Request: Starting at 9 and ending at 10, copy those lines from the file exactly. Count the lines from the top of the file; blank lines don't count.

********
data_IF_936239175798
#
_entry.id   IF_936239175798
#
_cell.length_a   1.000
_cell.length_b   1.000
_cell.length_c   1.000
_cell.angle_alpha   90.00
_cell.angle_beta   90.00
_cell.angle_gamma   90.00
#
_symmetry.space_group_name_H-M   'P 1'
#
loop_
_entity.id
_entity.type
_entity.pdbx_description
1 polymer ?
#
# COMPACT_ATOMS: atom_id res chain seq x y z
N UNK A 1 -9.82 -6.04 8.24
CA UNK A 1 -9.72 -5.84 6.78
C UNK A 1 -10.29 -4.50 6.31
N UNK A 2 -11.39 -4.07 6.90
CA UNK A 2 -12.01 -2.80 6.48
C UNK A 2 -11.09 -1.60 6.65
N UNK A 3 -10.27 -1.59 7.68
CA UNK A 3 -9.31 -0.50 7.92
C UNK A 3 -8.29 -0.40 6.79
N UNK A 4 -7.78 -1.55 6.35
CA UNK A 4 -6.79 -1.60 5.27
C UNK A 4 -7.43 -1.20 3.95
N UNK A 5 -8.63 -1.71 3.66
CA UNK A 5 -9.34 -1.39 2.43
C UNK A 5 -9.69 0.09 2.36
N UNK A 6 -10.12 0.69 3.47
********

_cell.angle_beta   90.00
_cell.angle_gamma   90.00